The scholarly objective of this project is to develop the analytic framework, methods, and resource materials to apply a text analytic tool to annotate and access the content of the Burgh records. Amongst the text analytic issues to address in historical perspective are: the identification and analysis of legal entities, events, and roles; and the analysis of legal argumentation and reasoning. Amongst the legal historical issues are: the political and legal culture and authority in the Burgh and Shire, particularly pertaining to the management and use of natural resources. Having an understanding of these issues and being able to access them using Semantic Web/linked data technologies will then facilitate exploitation in applications.
This project complements a distinct, existing collaboration between the Aberdeen City & Aberdeenshire Archives (ACAA) and the University (Connecting and Projecting Aberdeen’s Burgh Records, jointly led by Andrew Mackillop and Jackson Armstrong) (the RIISS Project), which will both make a contribution to the project (see details on application form). This multi-disciplinary application seeks funding from Dot.Rural chiefly for the time of two specialist researchers: a Research Fellow to interpret the multiple languages, handwriting scripts, archaic conventions, and conceptual categories emerging from these records; and subcontracting the A-I to carry out the text analytic and linked data tasks on a given corpus of previously transcribed council records, taking the RF’s interpretation as input.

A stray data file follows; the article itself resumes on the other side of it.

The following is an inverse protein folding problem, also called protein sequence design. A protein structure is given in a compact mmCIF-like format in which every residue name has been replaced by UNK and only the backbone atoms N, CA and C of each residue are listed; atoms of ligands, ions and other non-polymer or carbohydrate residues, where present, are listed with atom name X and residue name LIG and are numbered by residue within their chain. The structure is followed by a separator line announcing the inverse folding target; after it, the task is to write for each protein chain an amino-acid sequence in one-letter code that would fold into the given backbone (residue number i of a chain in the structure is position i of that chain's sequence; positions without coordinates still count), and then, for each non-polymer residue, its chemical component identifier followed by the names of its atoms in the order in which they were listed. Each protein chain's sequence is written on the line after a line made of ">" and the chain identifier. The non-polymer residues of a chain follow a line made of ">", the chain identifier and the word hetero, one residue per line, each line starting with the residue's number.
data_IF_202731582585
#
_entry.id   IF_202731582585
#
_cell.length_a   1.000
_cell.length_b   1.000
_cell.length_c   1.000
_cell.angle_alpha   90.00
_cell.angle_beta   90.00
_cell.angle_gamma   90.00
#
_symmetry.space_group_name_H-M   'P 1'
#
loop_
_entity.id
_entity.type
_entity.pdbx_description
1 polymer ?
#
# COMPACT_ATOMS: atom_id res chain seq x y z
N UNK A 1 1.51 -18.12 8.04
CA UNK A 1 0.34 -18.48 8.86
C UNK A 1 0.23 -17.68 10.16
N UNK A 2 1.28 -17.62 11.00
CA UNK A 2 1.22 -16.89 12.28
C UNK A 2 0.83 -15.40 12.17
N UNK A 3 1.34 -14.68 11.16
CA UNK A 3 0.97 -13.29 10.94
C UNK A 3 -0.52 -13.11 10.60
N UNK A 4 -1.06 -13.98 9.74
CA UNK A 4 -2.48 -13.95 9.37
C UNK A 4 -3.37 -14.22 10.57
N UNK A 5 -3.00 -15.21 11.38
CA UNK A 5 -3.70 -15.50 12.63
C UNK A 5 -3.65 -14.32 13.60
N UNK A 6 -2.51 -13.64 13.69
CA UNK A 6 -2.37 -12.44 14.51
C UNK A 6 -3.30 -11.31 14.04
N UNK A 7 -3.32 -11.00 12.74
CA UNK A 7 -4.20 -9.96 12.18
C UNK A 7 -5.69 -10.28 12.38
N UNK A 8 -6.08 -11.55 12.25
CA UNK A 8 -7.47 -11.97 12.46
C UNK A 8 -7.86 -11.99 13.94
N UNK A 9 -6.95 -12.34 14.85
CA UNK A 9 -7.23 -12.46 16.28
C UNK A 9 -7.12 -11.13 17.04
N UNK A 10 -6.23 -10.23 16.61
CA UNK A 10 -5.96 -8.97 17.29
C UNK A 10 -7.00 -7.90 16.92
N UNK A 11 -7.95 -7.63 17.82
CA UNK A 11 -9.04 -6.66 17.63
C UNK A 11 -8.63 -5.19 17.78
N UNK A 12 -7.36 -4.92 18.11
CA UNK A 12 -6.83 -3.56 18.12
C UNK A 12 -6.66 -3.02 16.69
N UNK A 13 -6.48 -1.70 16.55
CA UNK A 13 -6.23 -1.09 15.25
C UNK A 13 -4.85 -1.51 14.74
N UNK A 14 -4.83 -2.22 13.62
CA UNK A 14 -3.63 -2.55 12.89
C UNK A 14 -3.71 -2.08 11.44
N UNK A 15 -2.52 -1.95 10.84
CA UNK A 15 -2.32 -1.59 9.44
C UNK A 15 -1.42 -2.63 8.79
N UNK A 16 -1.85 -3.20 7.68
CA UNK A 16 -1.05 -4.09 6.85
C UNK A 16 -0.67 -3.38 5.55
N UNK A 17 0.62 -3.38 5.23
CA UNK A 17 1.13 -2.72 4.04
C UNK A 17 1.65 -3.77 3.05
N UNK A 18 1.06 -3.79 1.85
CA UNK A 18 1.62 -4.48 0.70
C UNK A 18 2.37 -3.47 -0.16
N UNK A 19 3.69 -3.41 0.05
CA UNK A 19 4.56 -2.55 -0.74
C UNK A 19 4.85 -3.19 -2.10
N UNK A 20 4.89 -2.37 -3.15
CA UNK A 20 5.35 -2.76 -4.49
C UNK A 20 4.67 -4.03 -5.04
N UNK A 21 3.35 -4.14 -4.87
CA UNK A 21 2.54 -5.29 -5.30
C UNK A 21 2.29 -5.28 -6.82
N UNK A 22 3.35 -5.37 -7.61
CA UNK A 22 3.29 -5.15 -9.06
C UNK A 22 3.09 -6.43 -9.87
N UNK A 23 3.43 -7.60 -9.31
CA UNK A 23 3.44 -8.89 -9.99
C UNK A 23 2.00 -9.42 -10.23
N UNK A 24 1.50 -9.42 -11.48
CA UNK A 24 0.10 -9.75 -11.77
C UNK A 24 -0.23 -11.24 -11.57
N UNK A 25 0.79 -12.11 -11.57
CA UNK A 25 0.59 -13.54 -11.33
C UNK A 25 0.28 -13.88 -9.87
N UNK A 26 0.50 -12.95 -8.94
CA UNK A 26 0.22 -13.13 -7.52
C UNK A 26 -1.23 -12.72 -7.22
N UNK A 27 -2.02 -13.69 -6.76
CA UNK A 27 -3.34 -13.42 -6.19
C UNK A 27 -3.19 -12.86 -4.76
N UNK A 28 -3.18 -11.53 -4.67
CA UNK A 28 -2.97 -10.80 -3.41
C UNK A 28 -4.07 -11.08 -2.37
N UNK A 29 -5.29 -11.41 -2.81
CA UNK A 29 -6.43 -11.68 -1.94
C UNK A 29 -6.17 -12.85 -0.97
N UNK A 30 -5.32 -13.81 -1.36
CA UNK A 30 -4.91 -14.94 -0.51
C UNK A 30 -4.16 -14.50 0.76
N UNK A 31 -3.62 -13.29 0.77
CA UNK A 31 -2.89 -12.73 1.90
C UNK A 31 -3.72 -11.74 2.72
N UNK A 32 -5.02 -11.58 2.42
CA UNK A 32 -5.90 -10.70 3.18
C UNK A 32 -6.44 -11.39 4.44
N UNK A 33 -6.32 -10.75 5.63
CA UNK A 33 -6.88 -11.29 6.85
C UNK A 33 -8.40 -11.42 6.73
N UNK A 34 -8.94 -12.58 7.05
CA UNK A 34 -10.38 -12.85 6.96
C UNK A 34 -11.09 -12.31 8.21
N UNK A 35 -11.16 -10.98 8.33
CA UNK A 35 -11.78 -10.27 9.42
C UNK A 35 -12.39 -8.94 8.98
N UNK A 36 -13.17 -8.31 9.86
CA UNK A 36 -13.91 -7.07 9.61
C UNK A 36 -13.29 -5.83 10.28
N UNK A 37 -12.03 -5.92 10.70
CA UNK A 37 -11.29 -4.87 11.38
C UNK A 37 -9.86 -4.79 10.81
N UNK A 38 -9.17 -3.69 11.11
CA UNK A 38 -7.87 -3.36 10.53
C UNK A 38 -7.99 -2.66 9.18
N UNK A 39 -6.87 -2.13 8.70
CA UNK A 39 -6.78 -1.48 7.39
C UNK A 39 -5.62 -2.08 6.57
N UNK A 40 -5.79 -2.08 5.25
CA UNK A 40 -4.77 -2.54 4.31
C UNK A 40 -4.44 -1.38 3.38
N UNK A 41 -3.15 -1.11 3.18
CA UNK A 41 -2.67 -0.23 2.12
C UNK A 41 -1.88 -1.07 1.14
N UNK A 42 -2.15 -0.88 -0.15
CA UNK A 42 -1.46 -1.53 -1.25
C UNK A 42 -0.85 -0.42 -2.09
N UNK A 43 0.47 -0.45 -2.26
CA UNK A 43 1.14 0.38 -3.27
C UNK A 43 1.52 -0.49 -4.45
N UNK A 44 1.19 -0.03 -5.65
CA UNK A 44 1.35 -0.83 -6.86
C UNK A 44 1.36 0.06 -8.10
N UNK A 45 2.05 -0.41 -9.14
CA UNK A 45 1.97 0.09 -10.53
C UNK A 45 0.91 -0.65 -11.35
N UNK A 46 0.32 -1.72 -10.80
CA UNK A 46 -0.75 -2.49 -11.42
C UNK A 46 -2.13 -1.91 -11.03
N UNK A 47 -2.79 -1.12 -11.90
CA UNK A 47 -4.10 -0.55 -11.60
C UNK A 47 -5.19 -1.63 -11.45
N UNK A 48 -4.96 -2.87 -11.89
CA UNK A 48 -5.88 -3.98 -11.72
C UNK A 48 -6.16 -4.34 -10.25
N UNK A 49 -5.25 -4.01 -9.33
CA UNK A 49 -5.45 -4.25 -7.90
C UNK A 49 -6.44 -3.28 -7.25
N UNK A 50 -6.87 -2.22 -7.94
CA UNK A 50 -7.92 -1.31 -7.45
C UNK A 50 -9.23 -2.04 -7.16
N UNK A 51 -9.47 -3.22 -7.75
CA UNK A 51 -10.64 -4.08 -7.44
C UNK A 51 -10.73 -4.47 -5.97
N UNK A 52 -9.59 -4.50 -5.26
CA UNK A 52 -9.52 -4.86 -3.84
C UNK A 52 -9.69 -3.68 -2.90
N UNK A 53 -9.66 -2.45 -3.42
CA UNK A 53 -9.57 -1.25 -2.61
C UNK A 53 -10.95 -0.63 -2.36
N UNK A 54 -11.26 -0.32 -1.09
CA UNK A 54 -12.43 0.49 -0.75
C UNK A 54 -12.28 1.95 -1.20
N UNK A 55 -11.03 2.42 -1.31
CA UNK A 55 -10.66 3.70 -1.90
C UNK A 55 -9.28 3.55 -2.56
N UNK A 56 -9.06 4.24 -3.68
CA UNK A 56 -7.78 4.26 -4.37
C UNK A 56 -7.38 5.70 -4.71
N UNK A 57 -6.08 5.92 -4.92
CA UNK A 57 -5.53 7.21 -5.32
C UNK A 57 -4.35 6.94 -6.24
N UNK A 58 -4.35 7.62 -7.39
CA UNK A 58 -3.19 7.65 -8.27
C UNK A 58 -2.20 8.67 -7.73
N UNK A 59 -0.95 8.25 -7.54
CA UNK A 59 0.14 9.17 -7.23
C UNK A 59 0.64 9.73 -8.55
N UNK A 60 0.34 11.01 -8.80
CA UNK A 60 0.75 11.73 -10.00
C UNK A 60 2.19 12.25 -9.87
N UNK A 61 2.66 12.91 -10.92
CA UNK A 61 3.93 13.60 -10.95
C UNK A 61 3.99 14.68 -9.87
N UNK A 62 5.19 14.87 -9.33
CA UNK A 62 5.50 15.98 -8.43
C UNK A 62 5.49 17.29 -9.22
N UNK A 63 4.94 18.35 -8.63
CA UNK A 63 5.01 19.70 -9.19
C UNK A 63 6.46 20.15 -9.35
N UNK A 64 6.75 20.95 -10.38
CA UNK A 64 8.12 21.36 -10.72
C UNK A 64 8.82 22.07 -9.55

Resource and Background – Aberdeen Burgh Records
Very few cities in the UK and indeed Northern Europe can rival Aberdeen’s civic archive. Alongside the Scottish Exchequer Rolls and Register of the Great Seal, these volumes are the only near-continuous record that survives for Scotland, running unbroken from 1398 to the present day. Aberdeen’s early Council Registers contain not only records of ‘policy’ but also legal decisions in hundreds of disputes. The Registers include the elections of office bearers, property transfers, regulations of trade and prices, references to crimes and subsequent punishment, matters of public health, credit and debt, cargoes of foreign vessels, tax and rental of burgh lands, woods and fishings, a substantial portion of which relate to rural property. This content means that what may appear as an ostensibly ‘urban’ archive is in fact one of the most important and underexploited ‘rural’ records for medieval and early modern Scotland.